The Rio Grande Valley has now surpassed 30,000 COVID-19 cases, according to data released by officials from the four counties Friday.
A total of 30,500 people have now tested positive for the virus Valleywide, as officials in Hidalgo and Cameron counties reported an additional 38 fatalities.
Officials in Hidalgo County have confirmed that 28 more people here have died as a result of COVID-19, and an additional 360 people tested positive for the disease Friday.
The coronavirus has now claimed the lives of 644 Hidalgo County residents, according to the county’s figures.
“I extend my deepest sympathy to the friends and families who have lost a loved one today,” Hidalgo County Judge Richard F. Cortez said via a news release posted to Twitter Friday.
The county added that 813 people remain hospitalized with the disease, including 234 in intensive care units.
Some 422 Hidalgo County residents were also released from isolation Friday, meaning they “have been symptom free for 10 days, including three days without a fever,” the release stated.
In total, 17,006 residents have tested positive for COVID-19 since March 19, when the county reported its first case. Of those, 10,321 have been cleared, leaving 6,041 net active cases, according to the news release.
During the month of July, the number of people testing positive in Hidalgo County has more than tripled — increasing by 327% since July 1, while fatalities have skyrocketed by 1,300%.
Some 13,024 people tested positive during the month of July, compared to 3,407 who tested positive during the month of June, county figures show.
Also during July, 598 people lost their lives to the disease, compared to just 36 fatalities reported throughout the entire month of June.
The number of people hospitalized or in local intensive care units has also risen sharply this month.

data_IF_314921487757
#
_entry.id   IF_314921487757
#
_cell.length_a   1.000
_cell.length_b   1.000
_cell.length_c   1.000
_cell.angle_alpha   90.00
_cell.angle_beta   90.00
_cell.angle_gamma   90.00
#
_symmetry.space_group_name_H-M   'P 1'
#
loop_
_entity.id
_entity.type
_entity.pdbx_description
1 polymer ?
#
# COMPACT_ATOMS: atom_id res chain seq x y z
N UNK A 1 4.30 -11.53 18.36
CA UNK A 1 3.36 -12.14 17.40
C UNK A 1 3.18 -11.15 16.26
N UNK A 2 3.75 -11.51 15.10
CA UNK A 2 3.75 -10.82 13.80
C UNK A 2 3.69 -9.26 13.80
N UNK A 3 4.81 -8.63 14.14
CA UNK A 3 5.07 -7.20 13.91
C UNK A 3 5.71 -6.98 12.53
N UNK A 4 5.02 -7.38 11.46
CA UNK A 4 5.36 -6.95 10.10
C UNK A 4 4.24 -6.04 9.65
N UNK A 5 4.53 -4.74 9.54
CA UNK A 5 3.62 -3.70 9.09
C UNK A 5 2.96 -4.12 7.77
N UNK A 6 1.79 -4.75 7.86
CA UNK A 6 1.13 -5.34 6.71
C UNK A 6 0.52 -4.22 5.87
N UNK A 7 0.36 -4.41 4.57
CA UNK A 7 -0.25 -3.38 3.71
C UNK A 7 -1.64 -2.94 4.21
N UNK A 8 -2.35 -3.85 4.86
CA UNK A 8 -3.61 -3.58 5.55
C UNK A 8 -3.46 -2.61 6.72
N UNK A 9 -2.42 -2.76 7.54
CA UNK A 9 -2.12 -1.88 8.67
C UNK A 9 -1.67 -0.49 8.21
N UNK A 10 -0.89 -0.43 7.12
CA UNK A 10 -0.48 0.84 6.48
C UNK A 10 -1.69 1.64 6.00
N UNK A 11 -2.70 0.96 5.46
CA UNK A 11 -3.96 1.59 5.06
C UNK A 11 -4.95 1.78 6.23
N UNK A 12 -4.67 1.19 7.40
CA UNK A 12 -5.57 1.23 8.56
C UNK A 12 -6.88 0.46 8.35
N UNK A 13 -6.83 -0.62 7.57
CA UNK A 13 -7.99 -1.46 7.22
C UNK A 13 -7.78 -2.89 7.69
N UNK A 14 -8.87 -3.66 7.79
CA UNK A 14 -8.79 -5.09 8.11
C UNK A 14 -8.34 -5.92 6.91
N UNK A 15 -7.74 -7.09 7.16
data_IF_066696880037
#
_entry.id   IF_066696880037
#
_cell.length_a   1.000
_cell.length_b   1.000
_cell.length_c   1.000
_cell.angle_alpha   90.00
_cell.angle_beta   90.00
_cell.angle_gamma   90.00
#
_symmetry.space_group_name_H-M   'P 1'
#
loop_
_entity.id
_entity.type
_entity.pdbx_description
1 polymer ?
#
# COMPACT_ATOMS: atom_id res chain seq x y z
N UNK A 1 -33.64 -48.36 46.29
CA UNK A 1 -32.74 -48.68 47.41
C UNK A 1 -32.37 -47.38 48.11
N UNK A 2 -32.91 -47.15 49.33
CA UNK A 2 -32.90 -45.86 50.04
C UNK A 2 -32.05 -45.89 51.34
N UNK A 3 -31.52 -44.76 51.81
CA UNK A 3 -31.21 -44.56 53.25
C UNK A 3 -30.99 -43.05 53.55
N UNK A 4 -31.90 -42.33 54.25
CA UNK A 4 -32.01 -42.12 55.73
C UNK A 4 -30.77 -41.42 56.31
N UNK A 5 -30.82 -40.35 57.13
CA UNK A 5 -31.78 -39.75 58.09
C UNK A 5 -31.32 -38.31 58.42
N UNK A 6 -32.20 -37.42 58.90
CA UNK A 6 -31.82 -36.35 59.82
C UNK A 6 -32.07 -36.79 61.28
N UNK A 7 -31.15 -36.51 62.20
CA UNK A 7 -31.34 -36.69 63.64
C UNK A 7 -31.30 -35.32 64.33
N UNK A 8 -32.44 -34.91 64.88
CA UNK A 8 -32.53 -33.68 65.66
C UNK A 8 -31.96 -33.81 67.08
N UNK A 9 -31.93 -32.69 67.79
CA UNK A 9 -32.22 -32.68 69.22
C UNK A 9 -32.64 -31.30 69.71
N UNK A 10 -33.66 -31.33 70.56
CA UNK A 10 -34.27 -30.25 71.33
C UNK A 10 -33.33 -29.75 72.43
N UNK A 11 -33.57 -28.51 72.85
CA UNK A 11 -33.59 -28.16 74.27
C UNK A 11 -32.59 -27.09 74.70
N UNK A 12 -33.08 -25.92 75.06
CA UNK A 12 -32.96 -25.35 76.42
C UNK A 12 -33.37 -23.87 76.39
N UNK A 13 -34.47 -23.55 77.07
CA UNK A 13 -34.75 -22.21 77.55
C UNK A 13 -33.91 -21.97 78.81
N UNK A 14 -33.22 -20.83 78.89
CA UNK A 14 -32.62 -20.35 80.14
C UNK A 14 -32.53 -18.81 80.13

Hidalgo County reported 813 people were hospitalized with COVID-19 as of Friday, a 197% increase from the 274 who were reported to be hospitalized on June 30.
And the number of those admitted to the ICU has risen by nearly 13 times — from 19 on June 30 to 234 as of Friday.
Over in Cameron County, officials reported an additional 10 fatalities Friday, bringing the total number of fatalities there to 216.
Additionally, 816 more people tested positive — shattering the single-day record for Cameron County by 85. The previous single-day record was reported Thursday, when 731 people tested positive.
Of the 10 deaths reported Thursday, the youngest was a 41-year-old woman from San Benito, while the oldest was a 96-year-old man, also from San Benito.
In all, 10,971 people have tested positive for the virus in Cameron County, with a total of 4,065 having recovered, according to a statement issued Friday.
Like Hidalgo County, the number of COVID-19 positives and deaths in Cameron County has risen precipitously over the last month.
The 10,971 cases reported Friday are nearly triple the 2,399 cases Cameron County reported on June 30.
Meanwhile, fatalities there have jumped by three-and-a-half times — from 55 deaths reported as of June 30 to the 216 reported on Friday.
And in Starr County, an additional 42 people tested positive for the virus, bringing the total number of people who have tested positive there to 1,983, country officials confirmed via a news release.
Those testing positive there range in age from an 11-month-old baby girl from Rio Grande City to a 92-year-old man from Roma, according to the release.
Meanwhile, six more people in Willacy County have tested positive for COVID-19, officials confirmed Friday.
The county’s total number of confirmed positives now stands at 586.
The new positives include a boy “in their one’s,” two teen girls, a man and a woman — both in their 40s, and a man in his 70s, according to a news release.
“This is just another reminder that this virus is in our neighborhood and with more testing being done, the more likely it will be to get another positive case,” Willacy County Judge Aurelio “Keter” Guerra said.
The county judge further implored residents to continue to stay home, practice social distancing when out in public, wear masks and wash hands frequently.
“Please continue to take all local, county, CDC and Texas DSHS recommended precautions to keep your family safe. Stay safe everyone and let’s get through this together,” Guerra said.